The goal of electric vehicles is to reduce greenhouse gas emissions and efforts are focused on redeveloping the entire automotive industry. As a result, the demand for lithium-ion batteries has been raised globally. Large quantities of cobalt, lithium, manganese and nickel are required, and when mined, energy-intensive processes that can harm the environment must be used. It is therefore decisive to develop economically and ecologically appropriate recycling strategies. It is always necessary to find the best recycling method according to the waste class. The recovery of all high-quality components, a small energy requirement, the avoidance of CO2 emissions and efficient process steps are the elements that need to be taken into account when recycling lithium-ion batteries.
Lithium-ion batteries contain two electrodes which are glued to the active material. In addition to valuable elements such as nickel, manganese, cobalt and lithium, graphite is also an important part of the active material. In recycling technology, the mixture of active material and battery chemicals is referred to as black matter. The electrode is in a solvent (also known as an electrolyte) that conducts ions. It contains the negative hexafluorophosphate ion PF6-, a fluorine compound, which guarantees the long-term stability of the battery and achieves a high battery voltage. The so-called plastic separation membrane separates the positive and negative electrodes.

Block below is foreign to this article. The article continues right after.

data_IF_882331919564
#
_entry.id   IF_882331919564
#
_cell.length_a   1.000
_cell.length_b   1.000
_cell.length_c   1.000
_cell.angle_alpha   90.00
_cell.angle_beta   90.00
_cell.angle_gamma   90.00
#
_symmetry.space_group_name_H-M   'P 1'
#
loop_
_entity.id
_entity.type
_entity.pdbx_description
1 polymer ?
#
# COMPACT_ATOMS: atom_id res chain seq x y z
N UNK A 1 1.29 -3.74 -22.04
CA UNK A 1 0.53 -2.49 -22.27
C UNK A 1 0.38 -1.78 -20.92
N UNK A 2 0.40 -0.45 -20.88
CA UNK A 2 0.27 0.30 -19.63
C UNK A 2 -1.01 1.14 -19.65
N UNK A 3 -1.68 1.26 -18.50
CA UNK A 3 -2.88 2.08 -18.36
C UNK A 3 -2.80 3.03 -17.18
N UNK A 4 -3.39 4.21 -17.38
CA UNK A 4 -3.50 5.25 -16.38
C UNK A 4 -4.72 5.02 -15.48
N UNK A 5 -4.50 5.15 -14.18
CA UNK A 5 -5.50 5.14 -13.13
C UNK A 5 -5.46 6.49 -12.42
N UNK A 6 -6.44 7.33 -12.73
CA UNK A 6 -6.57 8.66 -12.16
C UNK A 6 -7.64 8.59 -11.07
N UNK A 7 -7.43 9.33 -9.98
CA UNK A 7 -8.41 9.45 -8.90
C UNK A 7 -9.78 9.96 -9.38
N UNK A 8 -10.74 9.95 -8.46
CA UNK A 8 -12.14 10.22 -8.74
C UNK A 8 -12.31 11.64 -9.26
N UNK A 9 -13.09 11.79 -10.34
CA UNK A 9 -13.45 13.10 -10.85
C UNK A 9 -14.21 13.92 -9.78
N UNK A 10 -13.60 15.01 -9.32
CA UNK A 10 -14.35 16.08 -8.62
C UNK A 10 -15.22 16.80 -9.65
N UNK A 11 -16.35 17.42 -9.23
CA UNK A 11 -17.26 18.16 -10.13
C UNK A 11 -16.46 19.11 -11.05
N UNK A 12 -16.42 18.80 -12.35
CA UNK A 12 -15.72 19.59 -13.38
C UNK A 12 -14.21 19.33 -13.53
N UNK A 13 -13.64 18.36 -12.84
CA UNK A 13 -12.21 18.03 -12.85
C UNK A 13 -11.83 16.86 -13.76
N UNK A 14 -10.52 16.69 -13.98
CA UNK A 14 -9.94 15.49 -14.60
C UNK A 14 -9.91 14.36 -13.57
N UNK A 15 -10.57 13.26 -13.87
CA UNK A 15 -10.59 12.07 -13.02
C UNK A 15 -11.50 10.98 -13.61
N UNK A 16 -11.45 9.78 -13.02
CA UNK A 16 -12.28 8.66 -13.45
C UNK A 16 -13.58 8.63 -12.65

The battery technology structure of the electric vehicle battery is surrounded by a battery housing, usually made of aluminium. The fastening system together with the cables can account for up to 50% of a large battery system. The recycling rates considered do not include the battery housing, only the battery module. The comparison below relates to processes that can recycle more than 10,000 tonnes of batteries per year. Therefore, possible variants and intermediate steps such as cell cutting and stripping of the active material, ultrasonic treatment, pressure waves, freezing of the cells before shredding, etc. are not considered.
The client, CSIRO (Commonwealth Scientific and Industrial Research Organisation), is the largest national research institution in Australia, and we designed a complete set of recycling and sealed storage equipment according to the client's project requirements. The shorter delivery time, customised design service and competitive price allowed us to win the customer's favour. The project is still experimental and will be rolled out across Australia when it is successful, which will further increase our share of the Australian market as a designated supplier.